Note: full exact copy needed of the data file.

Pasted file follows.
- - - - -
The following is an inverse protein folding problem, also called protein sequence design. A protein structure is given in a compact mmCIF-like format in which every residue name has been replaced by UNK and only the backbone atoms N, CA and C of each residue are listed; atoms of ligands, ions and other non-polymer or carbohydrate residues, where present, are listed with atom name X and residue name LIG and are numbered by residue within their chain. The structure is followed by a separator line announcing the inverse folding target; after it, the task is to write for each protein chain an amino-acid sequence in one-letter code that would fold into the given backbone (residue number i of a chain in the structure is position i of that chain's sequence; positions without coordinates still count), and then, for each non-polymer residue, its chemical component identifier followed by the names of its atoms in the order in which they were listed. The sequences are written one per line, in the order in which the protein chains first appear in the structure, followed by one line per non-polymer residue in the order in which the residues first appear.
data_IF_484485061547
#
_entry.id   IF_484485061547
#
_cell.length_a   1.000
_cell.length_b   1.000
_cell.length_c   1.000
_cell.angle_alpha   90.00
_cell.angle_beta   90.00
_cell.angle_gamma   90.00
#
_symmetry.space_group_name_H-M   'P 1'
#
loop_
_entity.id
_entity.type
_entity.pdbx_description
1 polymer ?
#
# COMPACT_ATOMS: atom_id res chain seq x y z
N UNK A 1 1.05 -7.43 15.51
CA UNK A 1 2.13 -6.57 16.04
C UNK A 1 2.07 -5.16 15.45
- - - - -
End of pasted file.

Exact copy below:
The following is an inverse protein folding problem, also called protein sequence design. A protein structure is given in a compact mmCIF-like format in which every residue name has been replaced by UNK and only the backbone atoms N, CA and C of each residue are listed; atoms of ligands, ions and other non-polymer or carbohydrate residues, where present, are listed with atom name X and residue name LIG and are numbered by residue within their chain. The structure is followed by a separator line announcing the inverse folding target; after it, the task is to write for each protein chain an amino-acid sequence in one-letter code that would fold into the given backbone (residue number i of a chain in the structure is position i of that chain's sequence; positions without coordinates still count), and then, for each non-polymer residue, its chemical component identifier followed by the names of its atoms in the order in which they were listed. The sequences are written one per line, in the order in which the protein chains first appear in the structure, followed by one line per non-polymer residue in the order in which the residues first appear.
data_IF_484485061547
#
_entry.id   IF_484485061547
#
_cell.length_a   1.000
_cell.length_b   1.000
_cell.length_c   1.000
_cell.angle_alpha   90.00
_cell.angle_beta   90.00
_cell.angle_gamma   90.00
#
_symmetry.space_group_name_H-M   'P 1'
#
loop_
_entity.id
_entity.type
_entity.pdbx_description
1 polymer ?
#
# COMPACT_ATOMS: atom_id res chain seq x y z
N UNK A 1 1.05 -7.43 15.51
CA UNK A 1 2.13 -6.57 16.04
C UNK A 1 2.07 -5.16 15.45